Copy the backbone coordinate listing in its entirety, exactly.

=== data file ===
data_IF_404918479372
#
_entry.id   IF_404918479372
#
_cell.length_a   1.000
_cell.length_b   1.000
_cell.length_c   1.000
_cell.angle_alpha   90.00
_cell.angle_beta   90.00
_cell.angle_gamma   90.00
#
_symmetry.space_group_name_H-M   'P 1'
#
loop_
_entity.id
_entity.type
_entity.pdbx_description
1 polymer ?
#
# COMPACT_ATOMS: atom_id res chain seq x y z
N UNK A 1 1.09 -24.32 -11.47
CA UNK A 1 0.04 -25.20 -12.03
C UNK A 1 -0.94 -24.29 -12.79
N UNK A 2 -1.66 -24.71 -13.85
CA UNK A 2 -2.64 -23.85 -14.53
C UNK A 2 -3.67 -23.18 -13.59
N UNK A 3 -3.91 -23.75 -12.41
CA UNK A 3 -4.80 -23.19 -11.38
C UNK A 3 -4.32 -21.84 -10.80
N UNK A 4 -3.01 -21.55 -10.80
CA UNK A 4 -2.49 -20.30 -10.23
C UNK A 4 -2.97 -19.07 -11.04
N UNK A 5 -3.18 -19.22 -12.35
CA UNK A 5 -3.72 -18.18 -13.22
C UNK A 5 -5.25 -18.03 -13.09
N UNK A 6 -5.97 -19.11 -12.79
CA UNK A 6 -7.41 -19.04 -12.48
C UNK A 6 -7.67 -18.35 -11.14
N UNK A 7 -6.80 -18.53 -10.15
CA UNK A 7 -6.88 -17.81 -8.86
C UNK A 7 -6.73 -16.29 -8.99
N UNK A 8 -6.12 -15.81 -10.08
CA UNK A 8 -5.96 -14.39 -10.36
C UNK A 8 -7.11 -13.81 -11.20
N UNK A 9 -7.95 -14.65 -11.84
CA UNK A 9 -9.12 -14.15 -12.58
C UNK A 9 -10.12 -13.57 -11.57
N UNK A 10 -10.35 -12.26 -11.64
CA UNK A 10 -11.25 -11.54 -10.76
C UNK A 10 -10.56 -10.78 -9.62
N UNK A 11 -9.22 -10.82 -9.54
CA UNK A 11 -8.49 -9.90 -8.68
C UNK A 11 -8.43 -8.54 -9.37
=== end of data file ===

data_IF_404918479372
#
_entry.id   IF_404918479372
#
_cell.length_a   1.000
_cell.length_b   1.000
_cell.length_c   1.000
_cell.angle_alpha   90.00
_cell.angle_beta   90.00
_cell.angle_gamma   90.00
#
_symmetry.space_group_name_H-M   'P 1'
#
loop_
_entity.id
_entity.type
_entity.pdbx_description
1 polymer ?
#
# COMPACT_ATOMS: atom_id res chain seq x y z
N UNK A 1 1.09 -24.32 -11.47
CA UNK A 1 0.04 -25.20 -12.03
C UNK A 1 -0.94 -24.29 -12.79
N UNK A 2 -1.66 -24.71 -13.85
CA UNK A 2 -2.64 -23.85 -14.53
C UNK A 2 -3.67 -23.18 -13.59
N UNK A 3 -3.91 -23.75 -12.41
CA UNK A 3 -4.80 -23.19 -11.38
C UNK A 3 -4.32 -21.84 -10.80
N UNK A 4 -3.01 -21.55 -10.80
CA UNK A 4 -2.49 -20.30 -10.23
C UNK A 4 -2.97 -19.07 -11.04
N UNK A 5 -3.18 -19.22 -12.35
CA UNK A 5 -3.72 -18.18 -13.22
C UNK A 5 -5.25 -18.03 -13.09
N UNK A 6 -5.97 -19.11 -12.79
CA UNK A 6 -7.41 -19.04 -12.48
C UNK A 6 -7.67 -18.35 -11.14
N UNK A 7 -6.80 -18.53 -10.15
CA UNK A 7 -6.88 -17.81 -8.86
C UNK A 7 -6.73 -16.29 -8.99
N UNK A 8 -6.12 -15.81 -10.08
CA UNK A 8 -5.96 -14.39 -10.36
C UNK A 8 -7.11 -13.81 -11.20
N UNK A 9 -7.95 -14.65 -11.84
CA UNK A 9 -9.12 -14.15 -12.58
C UNK A 9 -10.12 -13.57 -11.57
N UNK A 10 -10.35 -12.26 -11.64
CA UNK A 10 -11.25 -11.54 -10.76
C UNK A 10 -10.56 -10.78 -9.62
N UNK A 11 -9.22 -10.82 -9.54
CA UNK A 11 -8.49 -9.90 -8.68
C UNK A 11 -8.43 -8.54 -9.37